The Mormon historic claim of Zion bestowed upon the faithful by God now includes hundreds of millions of acres of public land controlled by the federal government, said Quammen. Bunkerville, Burns and Malheur fall within either the boundaries of the historic Mormon provisional state of Deseret or the spiritual lands of Zion.
The tension between religious claims to a promised land and the legal and Constitutional federal right of ownership of the same land can create conflict, especially when the Mormon affiliation with militias is added to the mix, Quammen said.
"The public lands are still considered part of Zion," she said. "And the Mormon militia has been a long-running, multigenerational idea in Mormon history." (The Mormon Church no longer has a militia).
The Church of Jesus Christ of Latter-day Saints (the official name of the Mormon church) has a taken a two-pronged approach with the Bundys. On one hand it publicly repudiated the Malheur refuge takeover after the Bundys and others repeatedly referred to Mormon scripture and inspiration from God as part of their justification for seizing the federal property.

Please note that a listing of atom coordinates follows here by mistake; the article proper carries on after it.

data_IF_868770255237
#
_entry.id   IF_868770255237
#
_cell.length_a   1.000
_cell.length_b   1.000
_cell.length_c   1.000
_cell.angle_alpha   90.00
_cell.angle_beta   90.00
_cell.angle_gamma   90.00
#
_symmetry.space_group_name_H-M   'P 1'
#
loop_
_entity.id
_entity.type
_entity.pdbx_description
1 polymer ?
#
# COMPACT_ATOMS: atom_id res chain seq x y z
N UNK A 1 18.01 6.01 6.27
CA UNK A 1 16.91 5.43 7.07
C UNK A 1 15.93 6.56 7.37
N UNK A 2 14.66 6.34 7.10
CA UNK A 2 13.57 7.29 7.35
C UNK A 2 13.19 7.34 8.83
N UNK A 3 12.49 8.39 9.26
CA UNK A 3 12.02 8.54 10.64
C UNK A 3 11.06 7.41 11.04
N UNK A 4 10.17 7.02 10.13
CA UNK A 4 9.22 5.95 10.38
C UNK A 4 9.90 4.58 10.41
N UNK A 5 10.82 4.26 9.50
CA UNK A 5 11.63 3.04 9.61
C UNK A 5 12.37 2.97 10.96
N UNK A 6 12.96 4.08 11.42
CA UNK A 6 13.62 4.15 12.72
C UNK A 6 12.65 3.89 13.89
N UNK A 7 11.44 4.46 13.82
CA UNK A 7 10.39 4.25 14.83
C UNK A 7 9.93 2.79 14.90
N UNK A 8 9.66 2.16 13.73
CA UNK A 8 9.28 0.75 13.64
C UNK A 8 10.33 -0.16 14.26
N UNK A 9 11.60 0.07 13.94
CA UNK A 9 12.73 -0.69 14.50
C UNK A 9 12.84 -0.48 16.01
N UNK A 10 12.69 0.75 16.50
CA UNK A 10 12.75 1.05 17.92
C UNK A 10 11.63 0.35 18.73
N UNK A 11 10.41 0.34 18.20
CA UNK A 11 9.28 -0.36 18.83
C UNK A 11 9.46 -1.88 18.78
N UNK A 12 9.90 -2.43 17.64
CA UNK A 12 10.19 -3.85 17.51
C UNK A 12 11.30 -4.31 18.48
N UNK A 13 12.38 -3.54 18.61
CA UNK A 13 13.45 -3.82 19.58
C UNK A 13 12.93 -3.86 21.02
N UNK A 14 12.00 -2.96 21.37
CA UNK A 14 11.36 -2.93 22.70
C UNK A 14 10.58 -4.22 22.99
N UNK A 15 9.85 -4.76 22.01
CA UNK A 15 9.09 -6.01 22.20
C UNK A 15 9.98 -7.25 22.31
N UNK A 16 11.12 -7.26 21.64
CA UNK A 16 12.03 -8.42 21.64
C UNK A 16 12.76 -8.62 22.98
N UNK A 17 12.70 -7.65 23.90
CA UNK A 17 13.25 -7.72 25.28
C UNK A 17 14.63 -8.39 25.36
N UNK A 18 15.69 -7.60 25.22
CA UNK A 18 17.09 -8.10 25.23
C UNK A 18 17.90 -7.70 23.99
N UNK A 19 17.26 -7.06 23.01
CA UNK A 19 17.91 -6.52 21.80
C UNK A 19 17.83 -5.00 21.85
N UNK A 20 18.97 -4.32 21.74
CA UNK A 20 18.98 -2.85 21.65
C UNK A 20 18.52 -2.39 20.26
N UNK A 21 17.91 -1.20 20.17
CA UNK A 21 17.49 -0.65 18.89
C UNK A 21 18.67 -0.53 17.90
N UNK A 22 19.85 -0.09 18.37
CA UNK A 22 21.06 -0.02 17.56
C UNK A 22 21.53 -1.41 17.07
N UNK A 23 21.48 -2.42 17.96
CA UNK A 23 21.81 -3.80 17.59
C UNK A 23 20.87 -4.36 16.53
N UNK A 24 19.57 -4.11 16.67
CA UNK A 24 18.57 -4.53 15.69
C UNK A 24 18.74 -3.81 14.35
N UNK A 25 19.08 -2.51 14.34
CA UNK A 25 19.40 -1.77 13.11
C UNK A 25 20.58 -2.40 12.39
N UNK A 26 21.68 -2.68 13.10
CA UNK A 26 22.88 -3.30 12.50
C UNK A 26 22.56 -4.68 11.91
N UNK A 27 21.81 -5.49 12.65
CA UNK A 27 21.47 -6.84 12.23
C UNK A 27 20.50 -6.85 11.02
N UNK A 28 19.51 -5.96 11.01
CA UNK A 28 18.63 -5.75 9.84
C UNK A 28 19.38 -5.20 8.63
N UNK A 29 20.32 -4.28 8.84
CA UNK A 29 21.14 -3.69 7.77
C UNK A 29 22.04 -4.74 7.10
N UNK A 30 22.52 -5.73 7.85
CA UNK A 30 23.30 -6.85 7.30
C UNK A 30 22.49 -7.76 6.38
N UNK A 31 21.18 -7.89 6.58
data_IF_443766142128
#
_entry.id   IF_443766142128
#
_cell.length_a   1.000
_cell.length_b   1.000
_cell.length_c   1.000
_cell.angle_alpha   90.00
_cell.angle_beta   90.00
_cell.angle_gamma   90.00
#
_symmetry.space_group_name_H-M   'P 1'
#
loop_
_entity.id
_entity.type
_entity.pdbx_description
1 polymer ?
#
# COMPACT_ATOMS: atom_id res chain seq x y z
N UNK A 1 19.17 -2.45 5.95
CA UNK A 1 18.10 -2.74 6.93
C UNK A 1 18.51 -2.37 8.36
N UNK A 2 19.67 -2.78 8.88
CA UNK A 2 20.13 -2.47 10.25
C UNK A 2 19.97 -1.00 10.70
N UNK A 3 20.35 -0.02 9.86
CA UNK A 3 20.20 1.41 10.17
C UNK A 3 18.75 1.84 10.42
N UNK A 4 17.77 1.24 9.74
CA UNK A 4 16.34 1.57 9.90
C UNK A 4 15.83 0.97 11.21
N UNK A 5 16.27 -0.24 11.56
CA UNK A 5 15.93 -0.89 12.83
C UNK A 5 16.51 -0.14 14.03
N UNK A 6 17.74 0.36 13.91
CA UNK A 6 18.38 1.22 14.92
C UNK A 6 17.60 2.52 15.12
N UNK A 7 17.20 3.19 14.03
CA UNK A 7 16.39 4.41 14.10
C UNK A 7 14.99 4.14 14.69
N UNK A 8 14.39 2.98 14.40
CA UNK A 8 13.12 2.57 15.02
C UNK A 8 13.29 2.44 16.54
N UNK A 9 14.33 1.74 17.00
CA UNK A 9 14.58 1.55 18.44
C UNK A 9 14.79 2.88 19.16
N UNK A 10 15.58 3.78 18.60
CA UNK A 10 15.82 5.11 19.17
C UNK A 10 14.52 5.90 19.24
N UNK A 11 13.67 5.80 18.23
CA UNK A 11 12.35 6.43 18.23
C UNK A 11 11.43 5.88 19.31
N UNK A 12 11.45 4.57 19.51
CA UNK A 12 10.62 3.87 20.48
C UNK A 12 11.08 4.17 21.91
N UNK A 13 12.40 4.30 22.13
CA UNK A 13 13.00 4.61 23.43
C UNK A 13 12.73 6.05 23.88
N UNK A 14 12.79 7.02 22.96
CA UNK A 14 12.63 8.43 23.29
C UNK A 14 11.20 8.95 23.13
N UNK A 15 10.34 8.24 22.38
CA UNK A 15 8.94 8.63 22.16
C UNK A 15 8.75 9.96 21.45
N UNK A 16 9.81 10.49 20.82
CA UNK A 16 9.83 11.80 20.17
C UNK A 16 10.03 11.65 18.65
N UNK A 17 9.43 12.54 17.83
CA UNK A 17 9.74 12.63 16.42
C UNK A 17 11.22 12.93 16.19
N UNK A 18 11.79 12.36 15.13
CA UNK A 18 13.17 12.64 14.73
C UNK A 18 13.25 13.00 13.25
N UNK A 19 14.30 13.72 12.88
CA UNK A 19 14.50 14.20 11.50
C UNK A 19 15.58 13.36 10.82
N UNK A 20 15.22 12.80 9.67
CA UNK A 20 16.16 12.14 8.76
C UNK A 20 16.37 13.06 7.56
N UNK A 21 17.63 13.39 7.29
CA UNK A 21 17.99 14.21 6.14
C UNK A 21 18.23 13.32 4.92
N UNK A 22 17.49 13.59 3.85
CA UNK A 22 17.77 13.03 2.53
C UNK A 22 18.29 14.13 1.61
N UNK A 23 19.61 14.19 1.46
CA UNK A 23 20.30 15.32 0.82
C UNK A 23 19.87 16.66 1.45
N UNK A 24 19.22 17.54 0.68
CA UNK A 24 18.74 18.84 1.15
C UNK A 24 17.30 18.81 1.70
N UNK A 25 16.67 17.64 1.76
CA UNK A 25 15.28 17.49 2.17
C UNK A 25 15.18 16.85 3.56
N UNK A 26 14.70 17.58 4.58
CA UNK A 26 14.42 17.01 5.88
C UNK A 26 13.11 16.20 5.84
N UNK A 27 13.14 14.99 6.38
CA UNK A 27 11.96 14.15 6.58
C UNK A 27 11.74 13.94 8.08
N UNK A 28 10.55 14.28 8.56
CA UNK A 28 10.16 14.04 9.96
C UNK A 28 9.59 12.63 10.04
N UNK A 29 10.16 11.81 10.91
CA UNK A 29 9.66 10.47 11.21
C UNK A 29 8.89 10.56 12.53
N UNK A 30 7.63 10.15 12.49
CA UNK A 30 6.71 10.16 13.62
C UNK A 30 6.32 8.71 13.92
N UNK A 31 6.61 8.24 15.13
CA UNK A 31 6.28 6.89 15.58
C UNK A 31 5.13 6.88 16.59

Ammon Bundy explained his God-inspired reasoning for coming to Harney County and requested other like-minded individuals to come to Harney County to challenge the federal government in a Jan. 1, 2016 video, the day before he led the takeover of the refuge.
In the wake of the Malheur seizure, the church issued the following statement on Jan. 6, 2016:
"While the disagreement occurring in Oregon about the use of federal lands is not a Church matter, Church leaders strongly condemn the armed seizure of the facility and are deeply troubled by the reports that those who have seized the facility suggest that they are doing so based on scriptural principles. This armed occupation can in no way be justified on a scriptural basis. We are privileged to live in a nation where conflicts with government or private groups can—and should—be settled using peaceful means, according to the laws of the land."
Mormon leaders, however, have not taken any public steps to excommunicate the Bundys from the church.
Cliven Bundy told the Salt Lake Tribune that he "has never had a problem with the bishop," referring to his local religious leader. Excommunications are usually matters handled at the local level.
Murphy, who has firsthand experience in the Mormon excommunication process, said Mormon leaders do not want to cause a split in the church by excommunicating the Bundy family.